Chartering Turnaround, a new report by the National Alliance for Public Charter Schools and the Center on School Turnaround, looks at how three charter management organizations restarted and improved low-achieving public schools.  According to the report, “the autonomy to hire, retain and reward staff; the ability to adjust the length of school year, academic program and curriculum; and, the option to develop tailored approaches for finances and facilities” are the most critical factors.

Yes, New Orleans schools are better

New Orleans’ schools have improved significantly since Katrina devastated the city 10 years ago, writes Douglas N. Harris, a Tulane economics professors who directs the Education Research Alliance for New Orleans.

Within the span of one year, all public-school employees were fired, the teacher contract expired and was not replaced, and most attendance zones were eliminated. The state took control of almost all public schools and began holding them to relatively strict standards of academic achievement. Over time, the state turned all the schools under its authority over to charter management organizations (CMOs) that, in turn, dramatically reshaped the teacher workforce.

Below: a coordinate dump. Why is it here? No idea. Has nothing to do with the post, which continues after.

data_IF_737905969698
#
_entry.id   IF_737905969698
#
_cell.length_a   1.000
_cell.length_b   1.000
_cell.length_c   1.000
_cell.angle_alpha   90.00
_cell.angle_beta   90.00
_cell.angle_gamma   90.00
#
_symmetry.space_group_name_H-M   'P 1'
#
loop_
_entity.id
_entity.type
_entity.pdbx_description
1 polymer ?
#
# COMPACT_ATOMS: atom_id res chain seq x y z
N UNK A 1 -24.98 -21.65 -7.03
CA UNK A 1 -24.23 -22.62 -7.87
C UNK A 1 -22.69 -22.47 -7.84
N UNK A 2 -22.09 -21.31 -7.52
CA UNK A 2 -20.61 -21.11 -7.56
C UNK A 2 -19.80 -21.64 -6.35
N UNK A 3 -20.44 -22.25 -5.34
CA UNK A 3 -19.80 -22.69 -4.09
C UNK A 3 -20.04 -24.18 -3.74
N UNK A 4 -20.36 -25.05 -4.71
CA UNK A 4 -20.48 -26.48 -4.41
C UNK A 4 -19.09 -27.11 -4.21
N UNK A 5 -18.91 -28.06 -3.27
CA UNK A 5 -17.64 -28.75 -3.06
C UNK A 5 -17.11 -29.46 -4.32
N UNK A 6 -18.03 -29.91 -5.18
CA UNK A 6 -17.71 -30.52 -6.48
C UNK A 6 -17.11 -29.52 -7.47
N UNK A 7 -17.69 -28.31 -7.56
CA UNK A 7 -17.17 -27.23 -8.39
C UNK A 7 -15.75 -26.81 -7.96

Test scores, once very low, are now higher than in comparison Louisiana districts that were affected by the hurricane but didn’t remake their school systems. More New Orleans’ students are earning high school diplomas and going on to college.

The research looks at various confounding factors: Students who returned to New Orleans were slightly better students than those who left — the poorest neighborhoods suffered the worst flooding — accounting for a small percentage of the gains. On the flip side, most returnees were struggling with trauma and dislocation, depressing school performance. ednext_XV_4_harris_fig01-small

The gains are real and significant, Harris concludes. “The effects are also large compared with other completely different strategies for school improvement, such as class-size reduction and intensive preschool,” even factoring in higher per-student spending in post-Katrina New Orleans.

The state has the authority to close low-performing schools and to choose new school operators with a record of academic success. In a city with 90 public schools, 16 schools have been closed and 30 taken over.

School leaders can hire and fire the teachers they want. Teachers are much less experienced and less likely to have traditional certification. Turnover is high. Yet despite these metrics going in the “wrong direction,” schools have seen large improvements in student learning, writes Harris.

Two factors helped: The schools were so bad before Katrina, they had “no place to go but up.” In addition, teachers saw New Orleans as an exciting place to live and work.

Parents can choose from an array of different schools with different specialties. They can use the OneApp to apply to multiple schools (89 percent of the city’s public schools participate), ranking their preferences.

Why charters are working in New Orleans